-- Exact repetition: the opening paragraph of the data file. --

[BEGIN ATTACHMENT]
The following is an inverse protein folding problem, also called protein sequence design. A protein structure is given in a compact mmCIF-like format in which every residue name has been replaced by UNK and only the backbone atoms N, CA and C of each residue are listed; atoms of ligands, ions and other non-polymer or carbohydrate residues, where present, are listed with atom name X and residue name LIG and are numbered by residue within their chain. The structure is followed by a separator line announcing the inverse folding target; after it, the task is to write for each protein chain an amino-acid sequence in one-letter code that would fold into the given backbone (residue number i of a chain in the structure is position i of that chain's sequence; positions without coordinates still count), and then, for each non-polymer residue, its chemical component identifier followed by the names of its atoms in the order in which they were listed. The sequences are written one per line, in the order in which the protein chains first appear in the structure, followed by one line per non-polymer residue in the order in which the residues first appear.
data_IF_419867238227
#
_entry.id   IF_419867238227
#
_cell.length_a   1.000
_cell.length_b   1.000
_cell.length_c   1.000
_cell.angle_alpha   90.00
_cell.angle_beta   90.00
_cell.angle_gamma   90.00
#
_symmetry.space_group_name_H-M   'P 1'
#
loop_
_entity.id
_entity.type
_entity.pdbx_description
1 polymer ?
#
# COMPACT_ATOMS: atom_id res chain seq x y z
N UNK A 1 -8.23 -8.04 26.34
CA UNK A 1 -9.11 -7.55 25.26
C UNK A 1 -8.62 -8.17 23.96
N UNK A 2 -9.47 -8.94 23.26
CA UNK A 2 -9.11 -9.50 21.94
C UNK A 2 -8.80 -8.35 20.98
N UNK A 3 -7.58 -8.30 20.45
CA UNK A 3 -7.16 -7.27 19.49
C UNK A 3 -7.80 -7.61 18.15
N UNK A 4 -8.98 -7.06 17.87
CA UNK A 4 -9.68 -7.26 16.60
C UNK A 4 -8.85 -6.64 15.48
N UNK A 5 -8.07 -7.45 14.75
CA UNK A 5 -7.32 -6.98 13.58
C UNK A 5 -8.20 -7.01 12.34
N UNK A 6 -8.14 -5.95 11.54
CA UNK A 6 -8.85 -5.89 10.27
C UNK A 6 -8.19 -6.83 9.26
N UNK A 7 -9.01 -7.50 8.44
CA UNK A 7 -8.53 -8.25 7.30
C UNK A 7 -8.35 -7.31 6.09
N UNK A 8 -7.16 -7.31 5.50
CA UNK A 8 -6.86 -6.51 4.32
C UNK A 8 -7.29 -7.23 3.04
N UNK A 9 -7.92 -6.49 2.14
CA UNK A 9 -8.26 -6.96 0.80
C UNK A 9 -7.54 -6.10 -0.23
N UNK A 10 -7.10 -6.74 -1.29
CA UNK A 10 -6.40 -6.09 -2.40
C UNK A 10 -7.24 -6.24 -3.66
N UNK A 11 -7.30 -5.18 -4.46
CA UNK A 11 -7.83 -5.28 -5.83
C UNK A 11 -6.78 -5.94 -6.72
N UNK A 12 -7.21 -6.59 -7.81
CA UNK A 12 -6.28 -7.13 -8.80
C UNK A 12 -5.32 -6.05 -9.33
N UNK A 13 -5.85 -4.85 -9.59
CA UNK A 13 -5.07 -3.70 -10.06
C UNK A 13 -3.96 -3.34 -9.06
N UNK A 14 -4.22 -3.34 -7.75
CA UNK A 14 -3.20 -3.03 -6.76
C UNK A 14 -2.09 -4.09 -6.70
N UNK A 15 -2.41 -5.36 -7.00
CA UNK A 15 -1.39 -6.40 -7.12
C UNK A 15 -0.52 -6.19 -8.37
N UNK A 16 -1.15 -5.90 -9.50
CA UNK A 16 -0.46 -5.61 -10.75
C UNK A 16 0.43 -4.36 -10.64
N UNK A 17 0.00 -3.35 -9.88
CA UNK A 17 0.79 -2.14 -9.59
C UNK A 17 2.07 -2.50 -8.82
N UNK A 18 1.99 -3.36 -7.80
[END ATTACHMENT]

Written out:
The following is an inverse protein folding problem, also called protein sequence design. A protein structure is given in a compact mmCIF-like format in which every residue name has been replaced by UNK and only the backbone atoms N, CA and C of each residue are listed; atoms of ligands, ions and other non-polymer or carbohydrate residues, where present, are listed with atom name X and residue name LIG and are numbered by residue within their chain. The structure is followed by a separator line announcing the inverse folding target; after it, the task is to write for each protein chain an amino-acid sequence in one-letter code that would fold into the given backbone (residue number i of a chain in the structure is position i of that chain's sequence; positions without coordinates still count), and then, for each non-polymer residue, its chemical component identifier followed by the names of its atoms in the order in which they were listed. The sequences are written one per line, in the order in which the protein chains first appear in the structure, followed by one line per non-polymer residue in the order in which the residues first appear.